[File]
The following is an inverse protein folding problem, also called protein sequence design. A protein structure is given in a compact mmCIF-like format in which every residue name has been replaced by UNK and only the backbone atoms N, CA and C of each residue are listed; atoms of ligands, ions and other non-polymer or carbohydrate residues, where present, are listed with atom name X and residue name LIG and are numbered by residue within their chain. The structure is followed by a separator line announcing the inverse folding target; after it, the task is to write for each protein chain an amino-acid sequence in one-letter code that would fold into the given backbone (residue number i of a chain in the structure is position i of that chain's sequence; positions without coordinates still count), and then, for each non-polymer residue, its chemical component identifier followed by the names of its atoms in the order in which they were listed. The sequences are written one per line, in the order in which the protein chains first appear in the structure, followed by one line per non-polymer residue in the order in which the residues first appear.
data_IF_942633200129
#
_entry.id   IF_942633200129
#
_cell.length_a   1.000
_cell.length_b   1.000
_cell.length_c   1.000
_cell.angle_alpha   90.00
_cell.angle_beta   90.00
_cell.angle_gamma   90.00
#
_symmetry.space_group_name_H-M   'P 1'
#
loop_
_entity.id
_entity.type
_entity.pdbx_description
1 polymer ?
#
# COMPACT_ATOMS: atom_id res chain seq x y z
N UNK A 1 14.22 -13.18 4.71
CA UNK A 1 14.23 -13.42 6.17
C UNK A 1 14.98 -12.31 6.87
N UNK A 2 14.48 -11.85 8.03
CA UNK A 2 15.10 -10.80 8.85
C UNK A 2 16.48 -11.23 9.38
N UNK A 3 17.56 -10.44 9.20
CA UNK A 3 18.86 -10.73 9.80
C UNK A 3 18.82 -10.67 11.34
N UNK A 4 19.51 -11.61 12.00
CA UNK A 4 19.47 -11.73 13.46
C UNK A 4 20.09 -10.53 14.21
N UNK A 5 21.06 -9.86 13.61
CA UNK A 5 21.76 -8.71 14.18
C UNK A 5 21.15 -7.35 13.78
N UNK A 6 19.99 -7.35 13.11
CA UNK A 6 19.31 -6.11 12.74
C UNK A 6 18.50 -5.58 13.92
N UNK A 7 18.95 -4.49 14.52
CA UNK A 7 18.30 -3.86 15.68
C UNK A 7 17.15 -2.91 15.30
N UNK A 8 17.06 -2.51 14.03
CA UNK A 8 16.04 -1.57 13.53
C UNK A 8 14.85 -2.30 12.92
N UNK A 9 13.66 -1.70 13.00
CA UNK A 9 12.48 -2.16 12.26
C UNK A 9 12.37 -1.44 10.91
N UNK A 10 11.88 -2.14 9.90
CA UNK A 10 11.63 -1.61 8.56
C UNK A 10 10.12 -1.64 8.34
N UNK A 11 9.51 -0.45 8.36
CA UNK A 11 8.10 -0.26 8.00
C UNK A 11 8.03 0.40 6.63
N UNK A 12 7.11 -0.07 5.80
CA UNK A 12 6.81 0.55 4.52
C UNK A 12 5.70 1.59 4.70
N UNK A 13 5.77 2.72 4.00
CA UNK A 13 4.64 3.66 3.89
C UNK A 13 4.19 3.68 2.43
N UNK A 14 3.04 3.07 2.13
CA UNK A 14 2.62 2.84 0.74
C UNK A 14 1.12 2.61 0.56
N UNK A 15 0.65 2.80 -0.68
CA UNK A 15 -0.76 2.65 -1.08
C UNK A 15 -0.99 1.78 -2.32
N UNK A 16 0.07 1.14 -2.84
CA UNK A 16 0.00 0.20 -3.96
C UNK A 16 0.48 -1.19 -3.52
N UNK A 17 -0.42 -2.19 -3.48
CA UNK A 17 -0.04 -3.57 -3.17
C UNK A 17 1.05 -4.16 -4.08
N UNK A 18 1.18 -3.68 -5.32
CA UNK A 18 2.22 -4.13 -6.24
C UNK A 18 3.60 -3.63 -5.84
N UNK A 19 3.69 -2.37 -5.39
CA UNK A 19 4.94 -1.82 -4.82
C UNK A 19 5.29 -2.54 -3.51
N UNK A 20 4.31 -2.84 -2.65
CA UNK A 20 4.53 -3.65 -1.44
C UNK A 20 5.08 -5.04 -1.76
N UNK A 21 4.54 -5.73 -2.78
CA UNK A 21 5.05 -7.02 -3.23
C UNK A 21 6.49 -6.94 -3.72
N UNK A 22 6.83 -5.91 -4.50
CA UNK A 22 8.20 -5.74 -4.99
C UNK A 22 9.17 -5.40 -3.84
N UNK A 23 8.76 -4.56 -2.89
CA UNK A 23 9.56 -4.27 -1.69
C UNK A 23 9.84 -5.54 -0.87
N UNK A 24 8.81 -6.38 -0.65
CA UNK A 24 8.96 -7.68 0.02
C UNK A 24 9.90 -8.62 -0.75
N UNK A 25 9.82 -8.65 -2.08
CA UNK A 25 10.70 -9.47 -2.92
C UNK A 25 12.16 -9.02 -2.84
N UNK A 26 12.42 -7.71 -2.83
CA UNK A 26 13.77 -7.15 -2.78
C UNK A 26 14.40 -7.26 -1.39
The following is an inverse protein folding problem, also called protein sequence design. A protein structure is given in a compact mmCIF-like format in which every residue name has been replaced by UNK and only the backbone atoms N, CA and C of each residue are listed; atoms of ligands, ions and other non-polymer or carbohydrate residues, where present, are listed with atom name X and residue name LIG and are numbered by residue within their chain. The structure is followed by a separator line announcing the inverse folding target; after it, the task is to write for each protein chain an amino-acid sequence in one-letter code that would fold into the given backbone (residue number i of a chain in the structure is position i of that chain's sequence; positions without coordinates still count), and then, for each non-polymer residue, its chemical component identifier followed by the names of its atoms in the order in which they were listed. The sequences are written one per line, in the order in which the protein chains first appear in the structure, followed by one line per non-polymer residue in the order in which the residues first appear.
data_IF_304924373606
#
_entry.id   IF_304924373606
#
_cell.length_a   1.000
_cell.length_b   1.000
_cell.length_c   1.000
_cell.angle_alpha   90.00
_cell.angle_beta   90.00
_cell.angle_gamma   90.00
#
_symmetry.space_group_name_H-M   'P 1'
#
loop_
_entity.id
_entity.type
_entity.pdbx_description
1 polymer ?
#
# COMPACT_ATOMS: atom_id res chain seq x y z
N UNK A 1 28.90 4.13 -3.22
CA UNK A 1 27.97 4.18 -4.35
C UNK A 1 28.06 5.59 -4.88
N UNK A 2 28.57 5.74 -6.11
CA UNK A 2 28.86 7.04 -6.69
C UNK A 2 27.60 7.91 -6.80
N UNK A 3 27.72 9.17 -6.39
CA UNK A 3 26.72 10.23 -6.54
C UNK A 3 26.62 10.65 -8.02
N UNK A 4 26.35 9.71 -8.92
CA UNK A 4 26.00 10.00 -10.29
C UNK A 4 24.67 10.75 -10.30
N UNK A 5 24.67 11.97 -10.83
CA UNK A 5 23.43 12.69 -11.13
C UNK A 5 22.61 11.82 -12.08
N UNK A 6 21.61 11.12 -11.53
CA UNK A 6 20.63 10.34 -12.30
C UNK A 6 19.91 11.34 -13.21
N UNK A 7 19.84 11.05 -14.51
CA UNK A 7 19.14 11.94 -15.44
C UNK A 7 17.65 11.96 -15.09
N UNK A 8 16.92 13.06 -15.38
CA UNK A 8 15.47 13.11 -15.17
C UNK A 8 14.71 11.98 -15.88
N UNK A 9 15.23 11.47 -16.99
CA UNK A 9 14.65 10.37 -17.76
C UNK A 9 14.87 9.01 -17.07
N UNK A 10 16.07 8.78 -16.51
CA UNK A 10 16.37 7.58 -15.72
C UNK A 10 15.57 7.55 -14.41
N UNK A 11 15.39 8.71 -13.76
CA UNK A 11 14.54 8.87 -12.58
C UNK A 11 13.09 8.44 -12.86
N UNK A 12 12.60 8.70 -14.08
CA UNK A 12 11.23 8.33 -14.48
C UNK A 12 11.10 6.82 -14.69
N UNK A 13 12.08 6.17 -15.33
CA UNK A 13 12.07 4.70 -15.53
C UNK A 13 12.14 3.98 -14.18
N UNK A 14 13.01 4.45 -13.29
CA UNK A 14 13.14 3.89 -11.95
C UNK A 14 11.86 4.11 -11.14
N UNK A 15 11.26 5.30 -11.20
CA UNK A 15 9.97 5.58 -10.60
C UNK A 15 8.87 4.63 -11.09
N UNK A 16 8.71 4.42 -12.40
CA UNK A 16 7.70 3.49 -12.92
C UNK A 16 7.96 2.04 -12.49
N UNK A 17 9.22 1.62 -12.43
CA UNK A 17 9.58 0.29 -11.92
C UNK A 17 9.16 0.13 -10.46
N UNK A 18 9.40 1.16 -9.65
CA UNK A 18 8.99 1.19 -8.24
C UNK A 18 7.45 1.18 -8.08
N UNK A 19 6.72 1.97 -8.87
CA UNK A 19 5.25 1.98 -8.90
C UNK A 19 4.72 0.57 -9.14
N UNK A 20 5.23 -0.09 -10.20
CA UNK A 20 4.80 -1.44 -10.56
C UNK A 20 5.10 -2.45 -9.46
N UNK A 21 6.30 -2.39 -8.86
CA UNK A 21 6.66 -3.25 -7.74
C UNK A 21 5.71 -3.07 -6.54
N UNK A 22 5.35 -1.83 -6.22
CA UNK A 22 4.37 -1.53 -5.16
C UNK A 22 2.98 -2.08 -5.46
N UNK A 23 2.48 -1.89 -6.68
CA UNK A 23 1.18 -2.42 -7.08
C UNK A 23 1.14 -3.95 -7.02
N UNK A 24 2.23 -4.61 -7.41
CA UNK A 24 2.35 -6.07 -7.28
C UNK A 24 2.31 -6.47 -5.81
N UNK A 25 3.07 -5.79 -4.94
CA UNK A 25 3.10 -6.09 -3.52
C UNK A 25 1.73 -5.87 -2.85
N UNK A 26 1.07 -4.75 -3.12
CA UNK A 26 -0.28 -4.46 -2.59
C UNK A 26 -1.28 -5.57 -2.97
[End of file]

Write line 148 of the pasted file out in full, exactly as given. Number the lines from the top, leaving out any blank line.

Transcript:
N UNK A 10 16.07 8.78 -16.51